Disruptive technologies such as Robotics, AI and the Internet of Things (IoT) will all play a crucial role in the region's construction industry in the coming years, compelling many companies to re-evaluate their investments, as well as their employee numbers, say leading experts.
Dubai offers lessons for AI in local government (Brookings)
Local governments are excellent laboratories for experiments for delivering public services to citizens. Few cities have taken to this role of experimenting with AI in service delivery more so than Dubai. Dubai is proving to be particularly adept at identifying opportunities to experiment and implement these artificial intelligence technologies.
AI could help halt health insurance fraud (The National)
AI applied by health insurers could help save millions of dirhams a year in fraud and abuse within the UAE healthcare system, claims Swiss software company Netcetera. The AI model built into an insurers claim system will recognise a usual pattern of prescriptions and raise a red flag when a doctor delivers an abnormal course of treatment.
AI transformation in Africa: Are you paying attention? (IT News Africa)
Across Africa, visionaries have started tackling major socio-economic challenges with AI with multi-sectoral focus and outcomes. South African business icon and chief supporter for AI initiatives in Africa, Andile Ngcaba, once remarked “the blank slates in many areas of Africa represent massive opportunities for the brightest entrepreneurs and innovators”.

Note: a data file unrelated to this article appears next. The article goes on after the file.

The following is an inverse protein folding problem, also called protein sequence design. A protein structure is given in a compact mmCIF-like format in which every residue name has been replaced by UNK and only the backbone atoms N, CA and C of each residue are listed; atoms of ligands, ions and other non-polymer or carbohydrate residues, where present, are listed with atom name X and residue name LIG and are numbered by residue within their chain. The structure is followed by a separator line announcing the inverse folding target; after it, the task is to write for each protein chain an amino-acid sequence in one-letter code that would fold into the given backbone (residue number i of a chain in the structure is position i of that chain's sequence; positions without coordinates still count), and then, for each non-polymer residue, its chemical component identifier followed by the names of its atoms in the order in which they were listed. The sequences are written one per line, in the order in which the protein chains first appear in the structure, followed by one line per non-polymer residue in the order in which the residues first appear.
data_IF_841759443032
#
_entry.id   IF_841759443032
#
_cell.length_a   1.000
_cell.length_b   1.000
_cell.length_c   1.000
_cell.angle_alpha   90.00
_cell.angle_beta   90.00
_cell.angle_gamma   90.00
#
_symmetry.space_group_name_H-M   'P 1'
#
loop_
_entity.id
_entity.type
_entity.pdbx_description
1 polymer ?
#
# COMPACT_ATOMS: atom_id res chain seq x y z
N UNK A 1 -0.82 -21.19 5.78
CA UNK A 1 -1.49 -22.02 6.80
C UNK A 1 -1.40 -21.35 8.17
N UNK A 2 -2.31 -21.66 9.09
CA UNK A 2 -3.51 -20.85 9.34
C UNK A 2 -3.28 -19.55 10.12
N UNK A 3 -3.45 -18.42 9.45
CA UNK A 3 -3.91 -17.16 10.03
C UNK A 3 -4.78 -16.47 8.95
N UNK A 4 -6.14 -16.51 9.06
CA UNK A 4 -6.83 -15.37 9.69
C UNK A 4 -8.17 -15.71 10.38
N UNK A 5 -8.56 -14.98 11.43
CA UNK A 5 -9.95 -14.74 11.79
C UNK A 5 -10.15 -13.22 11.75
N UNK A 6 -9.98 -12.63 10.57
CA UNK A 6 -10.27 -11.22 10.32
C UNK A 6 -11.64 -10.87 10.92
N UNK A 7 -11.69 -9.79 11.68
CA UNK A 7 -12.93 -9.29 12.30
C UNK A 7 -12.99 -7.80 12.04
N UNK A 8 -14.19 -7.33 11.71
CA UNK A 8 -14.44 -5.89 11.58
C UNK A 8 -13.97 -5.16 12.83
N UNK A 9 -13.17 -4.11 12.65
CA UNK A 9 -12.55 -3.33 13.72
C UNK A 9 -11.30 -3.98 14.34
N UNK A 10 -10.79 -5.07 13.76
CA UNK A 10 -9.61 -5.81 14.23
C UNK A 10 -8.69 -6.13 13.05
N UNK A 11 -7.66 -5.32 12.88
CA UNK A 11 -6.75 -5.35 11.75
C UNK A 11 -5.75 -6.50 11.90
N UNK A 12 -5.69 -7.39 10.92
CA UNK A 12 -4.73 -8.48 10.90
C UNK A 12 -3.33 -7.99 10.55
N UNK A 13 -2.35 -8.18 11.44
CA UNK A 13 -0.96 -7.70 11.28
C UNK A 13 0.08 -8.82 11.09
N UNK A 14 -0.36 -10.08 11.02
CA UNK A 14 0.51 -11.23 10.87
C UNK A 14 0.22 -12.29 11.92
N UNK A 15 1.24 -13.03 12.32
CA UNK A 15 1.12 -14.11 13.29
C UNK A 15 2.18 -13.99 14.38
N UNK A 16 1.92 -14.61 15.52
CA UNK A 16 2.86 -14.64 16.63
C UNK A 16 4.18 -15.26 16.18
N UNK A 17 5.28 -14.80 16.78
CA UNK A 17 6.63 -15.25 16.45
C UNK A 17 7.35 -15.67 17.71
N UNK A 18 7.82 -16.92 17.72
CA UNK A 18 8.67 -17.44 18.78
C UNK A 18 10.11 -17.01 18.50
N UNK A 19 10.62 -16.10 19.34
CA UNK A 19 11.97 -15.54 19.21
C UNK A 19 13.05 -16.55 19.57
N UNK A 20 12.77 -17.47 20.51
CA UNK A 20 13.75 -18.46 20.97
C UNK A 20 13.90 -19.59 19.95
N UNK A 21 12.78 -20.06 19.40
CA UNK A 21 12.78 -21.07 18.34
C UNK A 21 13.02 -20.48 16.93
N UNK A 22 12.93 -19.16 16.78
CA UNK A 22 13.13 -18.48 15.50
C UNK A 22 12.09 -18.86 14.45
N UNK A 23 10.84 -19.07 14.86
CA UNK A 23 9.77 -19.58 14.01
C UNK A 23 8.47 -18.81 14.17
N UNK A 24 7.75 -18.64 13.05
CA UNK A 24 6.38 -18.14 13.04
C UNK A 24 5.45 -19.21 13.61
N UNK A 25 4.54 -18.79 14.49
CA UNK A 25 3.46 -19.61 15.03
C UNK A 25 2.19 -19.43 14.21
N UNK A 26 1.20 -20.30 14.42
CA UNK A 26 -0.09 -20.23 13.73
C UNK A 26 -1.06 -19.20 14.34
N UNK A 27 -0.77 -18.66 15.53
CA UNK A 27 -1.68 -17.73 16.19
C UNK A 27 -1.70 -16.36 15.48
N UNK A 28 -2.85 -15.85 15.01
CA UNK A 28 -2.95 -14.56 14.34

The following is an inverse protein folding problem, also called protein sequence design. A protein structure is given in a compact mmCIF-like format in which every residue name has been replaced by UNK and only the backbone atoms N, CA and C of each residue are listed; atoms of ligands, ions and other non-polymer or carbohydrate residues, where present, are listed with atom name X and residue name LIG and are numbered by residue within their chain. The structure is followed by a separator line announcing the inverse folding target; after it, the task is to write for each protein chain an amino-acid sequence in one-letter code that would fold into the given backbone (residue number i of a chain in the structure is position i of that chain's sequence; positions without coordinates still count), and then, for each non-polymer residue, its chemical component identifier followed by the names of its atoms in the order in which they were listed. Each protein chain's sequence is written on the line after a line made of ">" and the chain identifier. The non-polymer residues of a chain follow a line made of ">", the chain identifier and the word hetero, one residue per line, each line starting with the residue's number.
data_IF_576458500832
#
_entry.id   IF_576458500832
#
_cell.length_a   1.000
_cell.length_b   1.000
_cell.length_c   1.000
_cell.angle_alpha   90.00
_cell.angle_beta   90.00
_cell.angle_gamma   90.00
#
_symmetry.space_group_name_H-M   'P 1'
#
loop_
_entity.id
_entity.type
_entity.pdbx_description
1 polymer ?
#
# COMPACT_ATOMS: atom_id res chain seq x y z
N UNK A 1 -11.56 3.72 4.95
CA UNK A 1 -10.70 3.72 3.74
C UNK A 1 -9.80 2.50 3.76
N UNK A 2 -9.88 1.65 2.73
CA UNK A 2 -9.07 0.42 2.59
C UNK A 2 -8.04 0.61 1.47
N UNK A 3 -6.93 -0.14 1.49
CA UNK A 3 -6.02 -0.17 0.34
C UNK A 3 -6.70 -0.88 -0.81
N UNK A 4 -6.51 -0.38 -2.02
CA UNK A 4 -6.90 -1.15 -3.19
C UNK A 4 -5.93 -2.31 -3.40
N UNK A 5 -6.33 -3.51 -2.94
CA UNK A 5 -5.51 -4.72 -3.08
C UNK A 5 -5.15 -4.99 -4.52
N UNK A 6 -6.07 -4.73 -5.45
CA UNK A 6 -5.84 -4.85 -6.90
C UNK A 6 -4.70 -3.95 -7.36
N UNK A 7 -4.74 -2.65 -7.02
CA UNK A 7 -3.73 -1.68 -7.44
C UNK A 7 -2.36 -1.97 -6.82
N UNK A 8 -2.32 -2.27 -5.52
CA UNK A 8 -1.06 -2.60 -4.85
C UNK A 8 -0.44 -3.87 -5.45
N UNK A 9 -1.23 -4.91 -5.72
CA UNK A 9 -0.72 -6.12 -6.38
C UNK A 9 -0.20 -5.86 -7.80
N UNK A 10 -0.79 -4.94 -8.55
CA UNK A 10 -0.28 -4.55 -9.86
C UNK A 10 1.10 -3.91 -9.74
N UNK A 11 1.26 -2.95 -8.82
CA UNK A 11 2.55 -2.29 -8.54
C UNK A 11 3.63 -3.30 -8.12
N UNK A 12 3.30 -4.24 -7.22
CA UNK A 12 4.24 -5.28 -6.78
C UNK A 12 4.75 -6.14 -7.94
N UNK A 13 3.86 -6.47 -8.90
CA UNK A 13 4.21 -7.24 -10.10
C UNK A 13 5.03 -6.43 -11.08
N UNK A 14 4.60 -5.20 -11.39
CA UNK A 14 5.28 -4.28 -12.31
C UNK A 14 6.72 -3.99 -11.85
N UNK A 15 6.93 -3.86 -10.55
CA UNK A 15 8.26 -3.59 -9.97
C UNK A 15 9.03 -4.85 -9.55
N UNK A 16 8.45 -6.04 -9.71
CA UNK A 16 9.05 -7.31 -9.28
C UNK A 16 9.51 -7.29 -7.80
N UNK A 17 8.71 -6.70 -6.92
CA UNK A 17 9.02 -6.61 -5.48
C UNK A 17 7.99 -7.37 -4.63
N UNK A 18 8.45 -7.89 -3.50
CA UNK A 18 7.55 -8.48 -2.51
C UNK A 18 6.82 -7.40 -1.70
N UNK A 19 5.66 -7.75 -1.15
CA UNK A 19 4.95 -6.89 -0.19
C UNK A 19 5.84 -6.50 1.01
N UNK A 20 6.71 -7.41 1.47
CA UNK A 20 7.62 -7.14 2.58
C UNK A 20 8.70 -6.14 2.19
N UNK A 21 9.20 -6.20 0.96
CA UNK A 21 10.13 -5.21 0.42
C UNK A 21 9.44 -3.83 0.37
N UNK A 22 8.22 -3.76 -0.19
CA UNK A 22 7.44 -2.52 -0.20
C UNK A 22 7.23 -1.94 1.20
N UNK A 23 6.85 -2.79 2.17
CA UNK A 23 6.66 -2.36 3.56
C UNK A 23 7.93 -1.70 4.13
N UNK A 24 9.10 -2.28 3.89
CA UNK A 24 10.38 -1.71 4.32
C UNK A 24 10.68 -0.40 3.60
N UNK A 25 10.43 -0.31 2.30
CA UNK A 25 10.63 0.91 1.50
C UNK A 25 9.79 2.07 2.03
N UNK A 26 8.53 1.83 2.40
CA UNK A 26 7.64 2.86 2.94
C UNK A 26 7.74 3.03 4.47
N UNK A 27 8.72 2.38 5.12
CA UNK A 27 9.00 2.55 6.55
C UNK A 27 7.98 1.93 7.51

The tech that excites South Africa’s banking industry (Business Tech)
The days of drowning in paperwork and facing long delays when implementing a wealth plan are set to become a distant memory as new age technology like blockchain relieves traditional pain points in the industry.
The hunger for data is Asia’s main threat to AI development (Analytics Insights)
The dependence on AI has made nations to go data hungry. For a majority of businesses in the Asia-Pacific, data dependence has become the main hurdle in adopting AI. Increased data dependency has led nations struggling to gather and integrate big data into their operations. With the technological revolution spreading its frontiers with each passing day, the volume of data generated grows by leaps and bounds and companies must find a way to leverage big data to reap the benefits of AI in the years to come.
In the past few years, AI has remained in the limelight with countries like China and the US leading the way. But, did you know that India too has joined the AI bandwagon? According to a latest LinkedIn report, India ranks third in the global front with respect to the penetration of AI skills (46%) just after China (48%) and the US (46%).
A director of the Law Council of Australia said AI and the internet are causing a seismic shift in the way law is practised. And like many other industries, the disruptions it faces can be likened to an uberisation - or tele-networking - of the profession.
Seeking a cost-effective way to monitor beach safety over large areas, a system called SharkSpotter has been developed. It combines AI, computing power, and drone technology to identify and alert lifesavers to sharks near swimmers.